Some automotive companies are experimenting with subscription-based services to capture additional younger customers, which are shunning ownership models and to potentially get ahead of a potential downturn in the market.
The chart above shows that the U.S. automotive market has enjoyed a healthy recovery since the most recent sales drop during the 2008 financial crisis. However, the automotive sales are cyclical, U.S. population is shifting from suburban and rural areas towards urban living and younger generations are delaying – or outright skipping – getting their driver’s licenses. For all those reasons, automakers are looking for new ways to capture additional revenues through non-traditional sales channels.
Peugeot SA – the parent company of the Peugeot, Citroen and DS car brands – is using its Free2Move ride sharing service as a springboard to reenter the U.S. market after more than two decades of absence. Other companies are looking at a subscription-based sales model. This sales model allows customers to sign up and pay a monthly subscription fee for access to a fleet of manufacturers vehicles. While we are still far away from a universal and widespread use of this model, few high-end car manufacturers have been considering this approach which would generate a subscription revenue inflow that would be more consistent than the fluctuations of the traditional purchase approach.
General Motors’ (NYSE:GM) Cadillac division, Ford Motor Company’s (NASDAQ:F) Lincoln brand, Volkswagen AG’s (FWB:VOW) Porsche brand and the Volvo Group (NASDAQ OXM:VOLV) have been experimenting with similar services. Now, Daimler AG’s (FWB:DAI) Mercedes brand and BMW (FWB:BMW) announced their own foray into the subscription model as well.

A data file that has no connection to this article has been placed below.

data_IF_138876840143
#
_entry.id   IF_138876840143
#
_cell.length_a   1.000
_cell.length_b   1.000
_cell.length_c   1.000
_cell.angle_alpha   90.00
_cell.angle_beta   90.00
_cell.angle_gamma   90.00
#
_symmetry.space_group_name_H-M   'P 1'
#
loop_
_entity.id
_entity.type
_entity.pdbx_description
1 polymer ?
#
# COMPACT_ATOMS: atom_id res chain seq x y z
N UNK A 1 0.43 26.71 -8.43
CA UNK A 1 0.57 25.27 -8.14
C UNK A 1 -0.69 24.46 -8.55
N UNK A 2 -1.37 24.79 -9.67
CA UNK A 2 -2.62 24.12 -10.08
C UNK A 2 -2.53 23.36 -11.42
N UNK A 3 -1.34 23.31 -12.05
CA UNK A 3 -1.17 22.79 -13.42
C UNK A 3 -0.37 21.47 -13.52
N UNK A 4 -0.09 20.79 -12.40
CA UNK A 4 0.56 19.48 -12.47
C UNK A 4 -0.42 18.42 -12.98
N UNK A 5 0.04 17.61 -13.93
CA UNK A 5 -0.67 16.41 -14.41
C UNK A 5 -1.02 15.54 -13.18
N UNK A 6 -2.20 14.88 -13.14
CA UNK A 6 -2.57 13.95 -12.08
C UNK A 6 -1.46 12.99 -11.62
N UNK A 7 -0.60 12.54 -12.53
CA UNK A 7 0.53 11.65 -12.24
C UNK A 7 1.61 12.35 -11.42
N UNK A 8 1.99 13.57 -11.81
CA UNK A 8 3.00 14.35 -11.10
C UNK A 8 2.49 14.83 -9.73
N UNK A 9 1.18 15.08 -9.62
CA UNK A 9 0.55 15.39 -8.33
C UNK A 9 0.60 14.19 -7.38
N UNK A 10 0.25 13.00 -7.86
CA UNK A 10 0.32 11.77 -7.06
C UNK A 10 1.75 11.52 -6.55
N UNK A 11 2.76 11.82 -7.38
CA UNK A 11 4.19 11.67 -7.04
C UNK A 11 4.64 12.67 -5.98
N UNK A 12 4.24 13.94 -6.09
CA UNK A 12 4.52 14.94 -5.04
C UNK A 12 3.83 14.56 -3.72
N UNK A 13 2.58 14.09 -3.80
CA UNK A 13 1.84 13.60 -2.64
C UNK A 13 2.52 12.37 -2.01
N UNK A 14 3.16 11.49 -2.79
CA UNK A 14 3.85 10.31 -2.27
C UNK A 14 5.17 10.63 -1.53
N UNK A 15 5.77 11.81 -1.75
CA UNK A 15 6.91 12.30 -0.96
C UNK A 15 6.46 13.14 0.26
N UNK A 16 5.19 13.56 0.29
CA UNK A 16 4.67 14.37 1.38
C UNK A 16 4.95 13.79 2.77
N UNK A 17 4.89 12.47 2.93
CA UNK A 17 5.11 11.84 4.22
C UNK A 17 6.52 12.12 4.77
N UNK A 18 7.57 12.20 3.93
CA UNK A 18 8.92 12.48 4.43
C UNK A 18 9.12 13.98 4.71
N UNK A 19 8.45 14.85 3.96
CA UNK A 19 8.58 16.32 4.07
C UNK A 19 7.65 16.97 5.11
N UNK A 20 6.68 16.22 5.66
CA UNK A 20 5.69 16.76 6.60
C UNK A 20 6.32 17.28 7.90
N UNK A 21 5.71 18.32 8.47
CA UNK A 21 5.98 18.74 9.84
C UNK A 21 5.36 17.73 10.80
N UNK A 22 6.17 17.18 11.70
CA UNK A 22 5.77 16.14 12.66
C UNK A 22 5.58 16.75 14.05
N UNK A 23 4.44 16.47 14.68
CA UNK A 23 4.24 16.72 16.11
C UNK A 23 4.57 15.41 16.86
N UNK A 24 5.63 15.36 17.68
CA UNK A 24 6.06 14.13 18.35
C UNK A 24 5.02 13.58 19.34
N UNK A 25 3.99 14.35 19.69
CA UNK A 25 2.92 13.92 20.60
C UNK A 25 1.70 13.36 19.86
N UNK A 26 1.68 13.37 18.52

Neither company has communicated details of their specific plans. However, both companies plan to use small-scale test programs in the U.S. to evaluate potential profitability and long-term feasibility of these programs. While BMW has no previous experience with subscription plans, Mercedes can draw on experience from their current pilot program in Germany and a similar program they run in Italy with their Smart-branded vehicles.
If these pilot programs are successful and the customers adopt the new sales model, the subscription-based car sharing services could disrupt the automotive industry, in the same way that Napster and Spotify disrupted music sales or the way Netflix changed how we rent and watch movies and show.
Ned Piplovic is the assistant editor of website content at Eagle Financial Publications. He graduated from Columbia University with a Bachelor’s degree in Economics and Philosophy. Prior to joining Eagle, Ned spent 15 years in corporate operations and financial management. Ned writes for www.DividendInvestor.com and www.StockInvestor.com.